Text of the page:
OPINION: Exiting Recession through LG Autonomy, By Olawale RasheedArticles/Opinion, Featured Contributors/Columnists, Latest News Thursday, April 6th, 2017
Photo caption: Kemi Adeosun, Nigeria’s minister of finance
(AFRICAN EXAMINER) – Nigeria is struggling with local poverty and grassroots under-development. Economically, depressed nations face several challenges. Uniquely, economic depression is not of the same dimension across nations. Within each country, the challenges also vary from States to States, and within States, from local government or counties to counties.
Several strategies are therefore employed, depending on the peculiarities of each state and local government. Nonetheless, our people at the grassroots are not finding it easy. Are our states’ chief executives culpable in the current fiscal squeeze and constraining strangulation across the States? My question is not directed at the usual allegations of corruption and mismanagement at state levels. That depends on how you analyze and read the situation.
There is a consensus of sort that tackling local poverty and boosting depressed economy depends on virile local government system. Many analysts think something is wrong with the near death of local governments system in the country. The virtual crippling of council administration has serious consequences for poverty crisis and social palliatives policies of the government. A paralyzed local government accelerates poverty and weakens the capacity of government to contain fallout of recession. As more than 80% of the population lives at the grassroots, the weakening of local government implies deepening distance of government from the people and a worsening state of the grassroots.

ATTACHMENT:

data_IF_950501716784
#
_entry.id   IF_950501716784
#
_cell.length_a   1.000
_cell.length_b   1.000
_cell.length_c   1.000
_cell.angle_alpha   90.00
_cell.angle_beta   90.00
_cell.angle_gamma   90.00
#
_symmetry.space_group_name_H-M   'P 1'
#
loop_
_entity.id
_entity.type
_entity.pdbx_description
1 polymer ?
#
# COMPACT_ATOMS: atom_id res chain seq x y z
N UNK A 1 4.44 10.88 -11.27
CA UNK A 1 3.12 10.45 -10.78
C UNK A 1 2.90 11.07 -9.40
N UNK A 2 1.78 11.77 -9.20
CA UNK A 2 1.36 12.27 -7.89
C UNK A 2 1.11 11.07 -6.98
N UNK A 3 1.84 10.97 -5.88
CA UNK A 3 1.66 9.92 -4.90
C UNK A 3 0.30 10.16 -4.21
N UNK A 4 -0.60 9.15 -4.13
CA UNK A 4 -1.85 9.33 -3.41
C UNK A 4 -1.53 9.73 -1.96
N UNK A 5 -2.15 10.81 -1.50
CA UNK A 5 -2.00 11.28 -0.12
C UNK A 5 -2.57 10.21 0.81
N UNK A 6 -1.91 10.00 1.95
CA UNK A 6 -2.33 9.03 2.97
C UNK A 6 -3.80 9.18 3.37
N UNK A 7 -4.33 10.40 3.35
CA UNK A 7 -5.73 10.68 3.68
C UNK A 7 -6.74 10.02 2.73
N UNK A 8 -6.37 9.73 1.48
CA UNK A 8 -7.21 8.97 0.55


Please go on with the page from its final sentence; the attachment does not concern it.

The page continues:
There is a feeling that most state governors do not to believe in local government autonomy. Some advance differing theories of federalism which is of course are not supported by federal practices in Germany and the USA. Some eye the local government allocation and assume that pulling local allocations together can allow for centrally planned development plan for all the local governments. So many reasons were postulated. There are merits and demerits in such postulations.
Certain facts need to be clarified. First, each local government differs from the other. There are urban LGAs and rural ones. Each local government is in various stages of developments at infrastructural and other levels. The developmental needs of each LGA differ and a centrally planned development agenda may miss the crucial point of local developmental needs and aspirations.
Two, local people deserve the right to determine what is most pressing of their needs. Deciding for local people from the state capital has the tendency to misrepresent the will and wish of the people.Politicization of developmental choices is largely one of the likely negative outcomes.
There is also a political error in denying the local people the democratic rights to pick their leaders. Democracy at local level has many positive sides. First, a generation of new leaders emerges based on performance such that there is a progression in leadership development from local to state to federal levels. That allows for responsible and experienced leadership emergence and leadership transition in national development
Two, local economy is managed and boosted through elected leadership. In those days, local people don’t bother about happenings at the state capitals. Local contractors exist, handling culverts, rural roads grading and other local grassroots jobs. Over valuation of contracts are not possible and supply chains for the jobs are all locally based. The Governor is saved the headache of sending monies to local leaders as the local economy is thriving and meeting the local minimal needs of the people.
Then, there is a robust competition among local leaders to deliver on good governance. Many council bosses strive hard to execute pro-people projects as they see such as opportunities to showcase their leadership credibility. This they know is a sure way to advance further in their political career.
There is of course the legitimate concern about cost of governance. But a lot of reforms can be put in place to ensure that cost of governance at local level is reduced to the barest minimum. The salary structure can be reformed and the number of elected officials can be pruned down through a legislation of the state assembly. Part of the reform is to ensure that the State Assembly does not turn the local government into a milking point.